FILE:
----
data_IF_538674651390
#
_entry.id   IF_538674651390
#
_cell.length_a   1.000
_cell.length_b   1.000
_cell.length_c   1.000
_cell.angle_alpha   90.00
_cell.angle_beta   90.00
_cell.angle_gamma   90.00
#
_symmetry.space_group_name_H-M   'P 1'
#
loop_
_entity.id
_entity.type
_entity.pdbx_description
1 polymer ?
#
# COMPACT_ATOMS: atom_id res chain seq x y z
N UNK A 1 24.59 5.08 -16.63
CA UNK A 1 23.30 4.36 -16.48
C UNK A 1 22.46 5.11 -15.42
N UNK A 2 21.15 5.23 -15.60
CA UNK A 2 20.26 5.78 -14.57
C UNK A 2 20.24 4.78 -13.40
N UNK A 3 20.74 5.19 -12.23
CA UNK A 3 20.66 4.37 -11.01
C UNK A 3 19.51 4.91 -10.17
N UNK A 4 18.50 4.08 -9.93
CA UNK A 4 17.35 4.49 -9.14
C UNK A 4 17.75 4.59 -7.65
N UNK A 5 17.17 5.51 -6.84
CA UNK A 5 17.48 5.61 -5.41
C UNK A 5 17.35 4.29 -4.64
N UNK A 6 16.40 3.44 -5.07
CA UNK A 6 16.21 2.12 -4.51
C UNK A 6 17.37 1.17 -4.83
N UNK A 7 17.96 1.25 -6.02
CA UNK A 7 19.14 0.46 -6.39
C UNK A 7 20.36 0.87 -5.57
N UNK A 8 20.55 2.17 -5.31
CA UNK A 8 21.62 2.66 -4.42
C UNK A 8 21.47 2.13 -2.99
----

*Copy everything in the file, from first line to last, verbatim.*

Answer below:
data_IF_538674651390
#
_entry.id   IF_538674651390
#
_cell.length_a   1.000
_cell.length_b   1.000
_cell.length_c   1.000
_cell.angle_alpha   90.00
_cell.angle_beta   90.00
_cell.angle_gamma   90.00
#
_symmetry.space_group_name_H-M   'P 1'
#
loop_
_entity.id
_entity.type
_entity.pdbx_description
1 polymer ?
#
# COMPACT_ATOMS: atom_id res chain seq x y z
N UNK A 1 24.59 5.08 -16.63
CA UNK A 1 23.30 4.36 -16.48
C UNK A 1 22.46 5.11 -15.42
N UNK A 2 21.15 5.23 -15.60
CA UNK A 2 20.26 5.78 -14.57
C UNK A 2 20.24 4.78 -13.40
N UNK A 3 20.74 5.19 -12.23
CA UNK A 3 20.66 4.37 -11.01
C UNK A 3 19.51 4.91 -10.17
N UNK A 4 18.50 4.08 -9.93
CA UNK A 4 17.35 4.49 -9.14
C UNK A 4 17.75 4.59 -7.65
N UNK A 5 17.17 5.51 -6.84
CA UNK A 5 17.48 5.61 -5.41
C UNK A 5 17.35 4.29 -4.64
N UNK A 6 16.40 3.44 -5.07
CA UNK A 6 16.21 2.12 -4.51
C UNK A 6 17.37 1.17 -4.83
N UNK A 7 17.96 1.25 -6.02
CA UNK A 7 19.14 0.46 -6.39
C UNK A 7 20.36 0.87 -5.57
N UNK A 8 20.55 2.17 -5.31
CA UNK A 8 21.62 2.66 -4.42
C UNK A 8 21.47 2.13 -2.99